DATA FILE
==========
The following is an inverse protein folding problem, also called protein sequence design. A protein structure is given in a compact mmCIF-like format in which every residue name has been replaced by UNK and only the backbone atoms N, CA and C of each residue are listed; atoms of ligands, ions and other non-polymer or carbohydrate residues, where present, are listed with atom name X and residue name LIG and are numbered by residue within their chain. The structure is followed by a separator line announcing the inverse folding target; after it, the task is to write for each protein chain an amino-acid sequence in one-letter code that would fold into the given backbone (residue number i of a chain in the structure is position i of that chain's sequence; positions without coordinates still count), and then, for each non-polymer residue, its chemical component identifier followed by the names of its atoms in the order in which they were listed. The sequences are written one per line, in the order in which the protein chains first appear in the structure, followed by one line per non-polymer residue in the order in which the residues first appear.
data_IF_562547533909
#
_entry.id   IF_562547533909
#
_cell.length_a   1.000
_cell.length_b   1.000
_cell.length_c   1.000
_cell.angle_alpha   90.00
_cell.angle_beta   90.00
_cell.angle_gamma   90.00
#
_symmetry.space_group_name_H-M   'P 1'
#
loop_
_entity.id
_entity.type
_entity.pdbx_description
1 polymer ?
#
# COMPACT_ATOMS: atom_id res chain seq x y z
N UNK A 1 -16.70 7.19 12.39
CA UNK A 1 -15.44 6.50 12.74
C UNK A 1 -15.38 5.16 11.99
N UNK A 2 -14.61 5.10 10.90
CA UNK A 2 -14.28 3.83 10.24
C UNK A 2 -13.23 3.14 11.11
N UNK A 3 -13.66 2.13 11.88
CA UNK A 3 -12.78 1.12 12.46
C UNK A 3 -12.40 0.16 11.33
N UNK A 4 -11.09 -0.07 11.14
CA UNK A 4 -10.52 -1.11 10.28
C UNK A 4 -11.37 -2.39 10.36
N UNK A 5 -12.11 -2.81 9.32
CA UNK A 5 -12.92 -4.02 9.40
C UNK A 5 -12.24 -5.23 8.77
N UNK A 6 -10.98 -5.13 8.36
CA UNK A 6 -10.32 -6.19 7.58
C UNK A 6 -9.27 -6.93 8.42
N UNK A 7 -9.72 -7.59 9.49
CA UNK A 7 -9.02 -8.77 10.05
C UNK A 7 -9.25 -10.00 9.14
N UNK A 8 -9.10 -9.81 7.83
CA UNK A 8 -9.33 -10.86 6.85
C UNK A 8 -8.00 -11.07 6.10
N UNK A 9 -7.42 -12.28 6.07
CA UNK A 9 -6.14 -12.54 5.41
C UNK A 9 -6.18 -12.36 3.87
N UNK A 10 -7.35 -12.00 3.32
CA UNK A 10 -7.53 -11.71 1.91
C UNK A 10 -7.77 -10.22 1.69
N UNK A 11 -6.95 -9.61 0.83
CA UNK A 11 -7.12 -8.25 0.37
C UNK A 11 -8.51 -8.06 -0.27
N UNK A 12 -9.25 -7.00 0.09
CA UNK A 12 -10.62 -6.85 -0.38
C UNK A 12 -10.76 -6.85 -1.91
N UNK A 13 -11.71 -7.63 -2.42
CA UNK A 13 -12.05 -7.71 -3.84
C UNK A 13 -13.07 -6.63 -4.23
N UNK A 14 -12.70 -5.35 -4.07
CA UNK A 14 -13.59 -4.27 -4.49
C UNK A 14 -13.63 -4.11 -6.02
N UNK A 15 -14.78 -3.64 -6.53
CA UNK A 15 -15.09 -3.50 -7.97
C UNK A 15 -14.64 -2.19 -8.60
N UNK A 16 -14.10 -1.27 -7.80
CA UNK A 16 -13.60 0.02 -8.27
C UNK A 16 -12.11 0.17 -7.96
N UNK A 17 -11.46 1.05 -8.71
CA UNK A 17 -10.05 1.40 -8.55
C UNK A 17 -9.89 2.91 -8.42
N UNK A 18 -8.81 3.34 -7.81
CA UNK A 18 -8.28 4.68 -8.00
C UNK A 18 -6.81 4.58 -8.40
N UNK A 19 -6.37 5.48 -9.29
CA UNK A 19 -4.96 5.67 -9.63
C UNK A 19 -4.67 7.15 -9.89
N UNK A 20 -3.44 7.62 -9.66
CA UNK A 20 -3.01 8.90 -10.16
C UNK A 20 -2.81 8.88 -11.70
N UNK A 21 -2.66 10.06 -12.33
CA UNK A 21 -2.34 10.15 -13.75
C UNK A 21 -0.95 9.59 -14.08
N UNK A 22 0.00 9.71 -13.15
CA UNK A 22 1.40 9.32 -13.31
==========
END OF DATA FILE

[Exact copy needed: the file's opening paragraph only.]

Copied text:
The following is an inverse protein folding problem, also called protein sequence design. A protein structure is given in a compact mmCIF-like format in which every residue name has been replaced by UNK and only the backbone atoms N, CA and C of each residue are listed; atoms of ligands, ions and other non-polymer or carbohydrate residues, where present, are listed with atom name X and residue name LIG and are numbered by residue within their chain. The structure is followed by a separator line announcing the inverse folding target; after it, the task is to write for each protein chain an amino-acid sequence in one-letter code that would fold into the given backbone (residue number i of a chain in the structure is position i of that chain's sequence; positions without coordinates still count), and then, for each non-polymer residue, its chemical component identifier followed by the names of its atoms in the order in which they were listed. The sequences are written one per line, in the order in which the protein chains first appear in the structure, followed by one line per non-polymer residue in the order in which the residues first appear.